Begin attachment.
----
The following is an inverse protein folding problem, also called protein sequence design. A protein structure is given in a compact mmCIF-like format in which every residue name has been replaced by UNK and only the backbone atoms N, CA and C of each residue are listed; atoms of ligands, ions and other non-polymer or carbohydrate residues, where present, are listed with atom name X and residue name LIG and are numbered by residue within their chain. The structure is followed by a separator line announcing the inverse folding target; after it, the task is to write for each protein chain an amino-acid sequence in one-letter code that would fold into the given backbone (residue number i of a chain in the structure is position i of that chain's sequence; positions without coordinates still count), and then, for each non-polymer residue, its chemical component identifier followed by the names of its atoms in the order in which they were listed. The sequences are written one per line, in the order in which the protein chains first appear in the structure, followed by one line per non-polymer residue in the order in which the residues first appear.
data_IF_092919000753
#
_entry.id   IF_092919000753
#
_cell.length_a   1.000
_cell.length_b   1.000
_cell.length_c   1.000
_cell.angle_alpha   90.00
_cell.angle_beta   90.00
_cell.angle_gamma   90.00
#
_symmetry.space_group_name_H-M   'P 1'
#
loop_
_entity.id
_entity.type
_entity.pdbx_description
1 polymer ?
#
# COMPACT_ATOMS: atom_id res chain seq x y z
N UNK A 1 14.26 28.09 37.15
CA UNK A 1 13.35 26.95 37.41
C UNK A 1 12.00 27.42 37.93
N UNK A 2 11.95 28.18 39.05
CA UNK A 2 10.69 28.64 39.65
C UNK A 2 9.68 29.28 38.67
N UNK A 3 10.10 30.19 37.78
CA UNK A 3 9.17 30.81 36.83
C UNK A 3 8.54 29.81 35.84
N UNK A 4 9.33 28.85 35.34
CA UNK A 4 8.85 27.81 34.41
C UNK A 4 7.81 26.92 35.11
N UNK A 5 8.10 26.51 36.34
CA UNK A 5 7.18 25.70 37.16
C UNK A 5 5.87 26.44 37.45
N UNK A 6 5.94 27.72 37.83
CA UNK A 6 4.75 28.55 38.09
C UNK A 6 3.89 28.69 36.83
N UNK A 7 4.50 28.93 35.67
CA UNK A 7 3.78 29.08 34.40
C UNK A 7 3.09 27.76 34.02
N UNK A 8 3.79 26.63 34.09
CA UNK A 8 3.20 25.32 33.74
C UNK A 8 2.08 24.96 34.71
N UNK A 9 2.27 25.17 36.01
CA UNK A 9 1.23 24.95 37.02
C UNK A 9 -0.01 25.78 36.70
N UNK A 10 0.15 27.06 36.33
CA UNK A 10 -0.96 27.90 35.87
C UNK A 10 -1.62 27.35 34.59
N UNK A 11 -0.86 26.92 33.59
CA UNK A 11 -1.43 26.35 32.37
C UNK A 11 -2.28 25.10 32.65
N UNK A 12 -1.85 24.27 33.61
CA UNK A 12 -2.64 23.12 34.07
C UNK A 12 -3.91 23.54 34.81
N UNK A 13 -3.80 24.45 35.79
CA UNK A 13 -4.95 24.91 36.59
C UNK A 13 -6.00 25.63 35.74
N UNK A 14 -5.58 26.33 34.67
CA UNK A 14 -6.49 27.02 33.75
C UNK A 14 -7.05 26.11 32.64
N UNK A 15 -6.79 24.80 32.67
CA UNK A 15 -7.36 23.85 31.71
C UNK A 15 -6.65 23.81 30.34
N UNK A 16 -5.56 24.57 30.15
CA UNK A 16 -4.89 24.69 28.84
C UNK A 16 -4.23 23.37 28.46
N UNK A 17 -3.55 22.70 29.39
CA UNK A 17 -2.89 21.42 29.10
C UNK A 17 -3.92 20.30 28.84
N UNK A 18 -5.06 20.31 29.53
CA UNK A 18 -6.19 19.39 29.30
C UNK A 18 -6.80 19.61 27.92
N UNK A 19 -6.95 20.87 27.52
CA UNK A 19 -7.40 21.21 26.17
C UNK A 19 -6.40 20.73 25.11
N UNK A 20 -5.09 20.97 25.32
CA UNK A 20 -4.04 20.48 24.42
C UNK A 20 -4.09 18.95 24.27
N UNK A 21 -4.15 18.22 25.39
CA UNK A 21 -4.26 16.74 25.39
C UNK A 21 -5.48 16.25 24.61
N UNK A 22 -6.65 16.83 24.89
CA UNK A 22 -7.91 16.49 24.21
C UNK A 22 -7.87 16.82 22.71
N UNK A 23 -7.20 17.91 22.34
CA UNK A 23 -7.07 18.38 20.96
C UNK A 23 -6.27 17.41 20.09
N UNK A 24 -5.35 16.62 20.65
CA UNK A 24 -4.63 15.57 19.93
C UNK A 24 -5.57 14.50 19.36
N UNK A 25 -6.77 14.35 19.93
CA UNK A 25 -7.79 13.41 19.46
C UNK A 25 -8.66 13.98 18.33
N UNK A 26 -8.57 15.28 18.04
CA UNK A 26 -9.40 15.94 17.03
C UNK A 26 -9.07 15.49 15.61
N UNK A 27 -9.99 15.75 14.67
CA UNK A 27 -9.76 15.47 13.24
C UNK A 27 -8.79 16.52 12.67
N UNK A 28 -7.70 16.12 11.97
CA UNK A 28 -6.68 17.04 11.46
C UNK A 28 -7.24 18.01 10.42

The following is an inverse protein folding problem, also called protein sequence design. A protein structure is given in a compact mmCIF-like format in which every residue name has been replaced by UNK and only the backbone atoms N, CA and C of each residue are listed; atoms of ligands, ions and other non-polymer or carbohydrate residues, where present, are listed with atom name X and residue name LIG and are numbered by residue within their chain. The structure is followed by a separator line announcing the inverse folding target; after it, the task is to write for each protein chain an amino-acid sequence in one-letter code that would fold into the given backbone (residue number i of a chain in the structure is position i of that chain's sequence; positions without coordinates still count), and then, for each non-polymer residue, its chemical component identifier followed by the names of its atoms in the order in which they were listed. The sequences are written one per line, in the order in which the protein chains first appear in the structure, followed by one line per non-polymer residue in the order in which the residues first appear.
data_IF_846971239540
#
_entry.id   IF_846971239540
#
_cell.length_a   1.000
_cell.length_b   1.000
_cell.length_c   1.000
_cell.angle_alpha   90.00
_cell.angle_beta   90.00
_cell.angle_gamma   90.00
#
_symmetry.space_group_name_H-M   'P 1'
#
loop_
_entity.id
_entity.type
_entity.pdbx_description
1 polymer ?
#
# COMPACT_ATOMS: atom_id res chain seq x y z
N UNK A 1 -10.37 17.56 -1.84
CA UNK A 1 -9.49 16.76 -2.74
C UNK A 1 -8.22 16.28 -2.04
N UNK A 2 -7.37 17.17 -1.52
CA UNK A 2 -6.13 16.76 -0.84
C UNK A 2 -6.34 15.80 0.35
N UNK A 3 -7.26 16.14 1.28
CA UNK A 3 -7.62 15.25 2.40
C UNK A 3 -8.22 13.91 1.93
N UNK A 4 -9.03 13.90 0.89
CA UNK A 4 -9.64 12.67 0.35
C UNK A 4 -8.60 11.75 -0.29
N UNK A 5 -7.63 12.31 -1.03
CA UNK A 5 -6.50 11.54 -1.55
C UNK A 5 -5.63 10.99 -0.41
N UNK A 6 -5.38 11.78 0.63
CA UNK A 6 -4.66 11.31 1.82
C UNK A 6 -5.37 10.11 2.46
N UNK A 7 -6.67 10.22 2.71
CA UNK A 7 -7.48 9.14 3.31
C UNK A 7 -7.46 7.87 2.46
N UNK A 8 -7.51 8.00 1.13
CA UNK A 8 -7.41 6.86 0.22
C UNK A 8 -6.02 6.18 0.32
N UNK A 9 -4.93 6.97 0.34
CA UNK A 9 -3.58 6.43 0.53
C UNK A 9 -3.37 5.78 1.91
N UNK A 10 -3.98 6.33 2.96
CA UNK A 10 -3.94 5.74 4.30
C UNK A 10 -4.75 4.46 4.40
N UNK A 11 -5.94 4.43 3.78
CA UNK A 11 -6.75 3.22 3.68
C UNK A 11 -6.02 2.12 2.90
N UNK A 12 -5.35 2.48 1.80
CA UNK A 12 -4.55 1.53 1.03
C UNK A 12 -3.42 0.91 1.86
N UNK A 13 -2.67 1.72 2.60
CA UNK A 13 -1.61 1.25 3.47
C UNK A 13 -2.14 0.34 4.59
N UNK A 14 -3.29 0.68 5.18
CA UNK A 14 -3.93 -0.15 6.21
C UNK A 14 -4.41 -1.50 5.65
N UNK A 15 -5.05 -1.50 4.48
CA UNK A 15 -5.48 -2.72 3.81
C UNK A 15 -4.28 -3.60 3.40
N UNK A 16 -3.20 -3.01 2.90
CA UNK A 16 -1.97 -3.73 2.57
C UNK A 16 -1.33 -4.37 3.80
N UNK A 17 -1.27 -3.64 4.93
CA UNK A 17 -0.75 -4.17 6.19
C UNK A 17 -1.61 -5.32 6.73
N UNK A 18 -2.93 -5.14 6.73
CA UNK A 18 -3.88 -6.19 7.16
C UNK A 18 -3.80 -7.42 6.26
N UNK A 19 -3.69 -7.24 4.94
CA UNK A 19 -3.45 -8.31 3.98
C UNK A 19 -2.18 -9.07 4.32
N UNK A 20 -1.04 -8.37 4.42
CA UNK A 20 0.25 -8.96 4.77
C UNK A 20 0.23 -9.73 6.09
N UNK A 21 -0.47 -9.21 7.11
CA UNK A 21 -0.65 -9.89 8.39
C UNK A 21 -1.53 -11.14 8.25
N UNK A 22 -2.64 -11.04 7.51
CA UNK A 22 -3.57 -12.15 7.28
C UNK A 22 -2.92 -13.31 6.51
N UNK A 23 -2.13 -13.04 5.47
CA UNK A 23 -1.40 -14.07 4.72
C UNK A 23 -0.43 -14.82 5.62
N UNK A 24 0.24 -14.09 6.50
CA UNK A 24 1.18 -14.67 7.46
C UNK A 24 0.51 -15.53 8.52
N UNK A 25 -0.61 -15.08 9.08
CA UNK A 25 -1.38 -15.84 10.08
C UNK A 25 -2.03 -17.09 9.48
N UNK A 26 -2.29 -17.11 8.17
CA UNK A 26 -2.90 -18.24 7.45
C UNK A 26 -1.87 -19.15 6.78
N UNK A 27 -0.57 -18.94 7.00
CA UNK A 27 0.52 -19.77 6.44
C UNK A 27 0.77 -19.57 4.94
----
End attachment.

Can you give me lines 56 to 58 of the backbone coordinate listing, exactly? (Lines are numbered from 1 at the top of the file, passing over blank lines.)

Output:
CA UNK A 12 -2.64 23.12 34.07
C UNK A 12 -3.91 23.54 34.81
N UNK A 13 -3.80 24.45 35.79